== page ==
Contractual Interpretation at Common Law and Civil Law: An Exercise in Comparative Legal Rhetoric
EXPLORING CONTRACT LAW, J. Neyers, ed., Hart Publisher, 2008
38 Pages Posted: 12 May 2008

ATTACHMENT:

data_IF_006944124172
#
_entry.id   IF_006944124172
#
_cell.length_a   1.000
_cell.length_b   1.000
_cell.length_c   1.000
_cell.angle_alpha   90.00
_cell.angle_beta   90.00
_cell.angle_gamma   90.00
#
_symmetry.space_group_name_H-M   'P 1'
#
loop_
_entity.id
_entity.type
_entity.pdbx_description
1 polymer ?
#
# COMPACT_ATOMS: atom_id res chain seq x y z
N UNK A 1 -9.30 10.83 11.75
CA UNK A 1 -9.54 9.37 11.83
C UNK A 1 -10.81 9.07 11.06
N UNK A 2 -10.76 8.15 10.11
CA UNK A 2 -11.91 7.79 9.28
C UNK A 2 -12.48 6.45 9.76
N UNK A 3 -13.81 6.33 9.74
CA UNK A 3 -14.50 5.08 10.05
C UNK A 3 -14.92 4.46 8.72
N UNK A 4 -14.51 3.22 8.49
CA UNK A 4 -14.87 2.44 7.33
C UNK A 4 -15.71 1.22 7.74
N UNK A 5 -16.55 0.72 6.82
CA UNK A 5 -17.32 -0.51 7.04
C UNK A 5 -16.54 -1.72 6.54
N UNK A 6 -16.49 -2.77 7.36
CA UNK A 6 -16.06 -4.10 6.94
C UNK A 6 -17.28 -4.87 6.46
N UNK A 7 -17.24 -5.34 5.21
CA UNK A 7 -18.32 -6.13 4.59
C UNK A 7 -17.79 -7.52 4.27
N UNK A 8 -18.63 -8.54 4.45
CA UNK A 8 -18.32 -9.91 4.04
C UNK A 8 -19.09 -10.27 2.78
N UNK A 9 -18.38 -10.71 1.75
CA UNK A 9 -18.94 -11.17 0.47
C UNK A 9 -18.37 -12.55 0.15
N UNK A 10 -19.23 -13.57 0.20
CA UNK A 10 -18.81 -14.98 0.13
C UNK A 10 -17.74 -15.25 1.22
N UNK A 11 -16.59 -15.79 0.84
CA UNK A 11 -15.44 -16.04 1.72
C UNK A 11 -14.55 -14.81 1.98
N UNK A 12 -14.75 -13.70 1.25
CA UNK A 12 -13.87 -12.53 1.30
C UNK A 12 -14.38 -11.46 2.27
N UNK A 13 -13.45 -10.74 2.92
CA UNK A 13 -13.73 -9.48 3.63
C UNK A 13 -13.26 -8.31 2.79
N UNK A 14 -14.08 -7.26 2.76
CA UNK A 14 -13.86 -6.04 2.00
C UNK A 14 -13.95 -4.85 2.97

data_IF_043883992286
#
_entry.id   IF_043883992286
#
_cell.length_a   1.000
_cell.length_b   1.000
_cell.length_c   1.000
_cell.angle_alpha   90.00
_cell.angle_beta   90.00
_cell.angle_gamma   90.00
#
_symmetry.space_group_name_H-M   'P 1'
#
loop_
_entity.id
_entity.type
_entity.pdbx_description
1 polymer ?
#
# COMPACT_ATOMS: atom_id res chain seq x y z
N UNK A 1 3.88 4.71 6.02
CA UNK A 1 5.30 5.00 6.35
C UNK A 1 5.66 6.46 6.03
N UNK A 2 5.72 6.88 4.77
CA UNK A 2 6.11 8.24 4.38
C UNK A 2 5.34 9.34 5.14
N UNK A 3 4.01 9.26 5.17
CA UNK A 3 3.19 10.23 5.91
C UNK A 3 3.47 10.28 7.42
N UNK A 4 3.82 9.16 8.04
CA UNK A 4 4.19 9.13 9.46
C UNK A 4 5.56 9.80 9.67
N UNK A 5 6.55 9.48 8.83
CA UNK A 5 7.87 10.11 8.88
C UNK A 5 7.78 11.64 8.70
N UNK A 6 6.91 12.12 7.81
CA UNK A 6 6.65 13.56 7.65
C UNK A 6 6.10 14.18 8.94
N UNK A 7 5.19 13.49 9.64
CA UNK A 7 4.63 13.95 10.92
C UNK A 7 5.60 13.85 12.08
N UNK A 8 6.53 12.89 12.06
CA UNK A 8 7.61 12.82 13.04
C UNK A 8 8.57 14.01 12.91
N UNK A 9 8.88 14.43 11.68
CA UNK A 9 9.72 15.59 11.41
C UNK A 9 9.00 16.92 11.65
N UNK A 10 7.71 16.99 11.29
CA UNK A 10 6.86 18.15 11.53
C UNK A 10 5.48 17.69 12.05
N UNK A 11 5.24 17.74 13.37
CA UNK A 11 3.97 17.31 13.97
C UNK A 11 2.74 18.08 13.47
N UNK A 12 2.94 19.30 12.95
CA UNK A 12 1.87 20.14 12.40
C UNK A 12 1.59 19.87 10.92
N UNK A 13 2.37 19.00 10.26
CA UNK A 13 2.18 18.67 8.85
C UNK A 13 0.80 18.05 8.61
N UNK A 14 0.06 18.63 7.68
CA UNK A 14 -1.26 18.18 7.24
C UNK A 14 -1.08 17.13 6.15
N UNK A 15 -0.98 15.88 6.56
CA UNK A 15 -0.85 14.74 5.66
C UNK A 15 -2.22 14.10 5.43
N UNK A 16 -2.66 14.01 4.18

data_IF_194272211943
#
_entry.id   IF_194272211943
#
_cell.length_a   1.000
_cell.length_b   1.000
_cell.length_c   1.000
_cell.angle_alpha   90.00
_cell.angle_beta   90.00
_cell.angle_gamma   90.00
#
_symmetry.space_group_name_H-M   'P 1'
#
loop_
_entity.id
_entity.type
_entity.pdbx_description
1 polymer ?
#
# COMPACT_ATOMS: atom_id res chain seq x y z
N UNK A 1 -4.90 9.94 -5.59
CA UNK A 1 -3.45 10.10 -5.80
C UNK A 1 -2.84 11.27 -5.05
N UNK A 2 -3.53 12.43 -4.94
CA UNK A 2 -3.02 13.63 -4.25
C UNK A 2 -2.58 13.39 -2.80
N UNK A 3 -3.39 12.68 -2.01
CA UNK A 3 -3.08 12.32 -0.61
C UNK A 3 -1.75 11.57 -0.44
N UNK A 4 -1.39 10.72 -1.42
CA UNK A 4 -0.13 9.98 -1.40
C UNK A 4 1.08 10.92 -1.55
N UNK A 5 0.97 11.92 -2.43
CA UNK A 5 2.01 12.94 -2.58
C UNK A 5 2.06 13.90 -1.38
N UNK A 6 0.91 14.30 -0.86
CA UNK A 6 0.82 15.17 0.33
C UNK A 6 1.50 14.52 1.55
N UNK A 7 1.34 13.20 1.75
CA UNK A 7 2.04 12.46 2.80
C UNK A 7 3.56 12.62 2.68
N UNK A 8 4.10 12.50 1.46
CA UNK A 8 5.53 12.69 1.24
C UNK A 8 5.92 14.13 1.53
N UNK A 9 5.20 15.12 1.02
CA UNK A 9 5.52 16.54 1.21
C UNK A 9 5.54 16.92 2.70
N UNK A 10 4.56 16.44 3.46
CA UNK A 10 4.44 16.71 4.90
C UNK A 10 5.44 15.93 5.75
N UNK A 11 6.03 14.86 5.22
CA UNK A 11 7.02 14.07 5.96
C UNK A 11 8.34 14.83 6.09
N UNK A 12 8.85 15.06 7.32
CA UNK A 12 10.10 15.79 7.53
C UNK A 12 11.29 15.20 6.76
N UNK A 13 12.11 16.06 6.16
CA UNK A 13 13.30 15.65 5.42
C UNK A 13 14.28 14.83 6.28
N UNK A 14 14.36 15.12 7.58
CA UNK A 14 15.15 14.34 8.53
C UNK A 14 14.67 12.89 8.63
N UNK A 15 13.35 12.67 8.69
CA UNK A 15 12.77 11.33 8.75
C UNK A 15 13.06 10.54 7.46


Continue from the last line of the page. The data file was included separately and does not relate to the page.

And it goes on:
The aim of this piece is to expose the different rhetorics (understood as “forms of argumentation”) that respectively run through contractual interpretation materials at French and English law, and show that they can be explained in terms of the fundamentally different conceptions of contractual intention that inform French and English contract law. On the French side, it is argued that subjective contractual interpretation accounts for the structure of the interpretation process, as well as the substance of the various code provisions pertaining to interpretation (dispositions imperatives and suppletives, the doctrine of good faith, the maxims of interpretation, “abusive” clauses, and evidentiary provisions). On the English side, objective contractual interpretation is related to the literalism/contextualism debate, the Parol Evidence rule, the doctrines of rectification, implied terms, and fundamental breach, as well as to the treatment of onerous clauses more generally, frustration, and certain elements of the law of remedies. At a higher level, this exercise aims to offer an example of “meaningful” comparative law scholarship.
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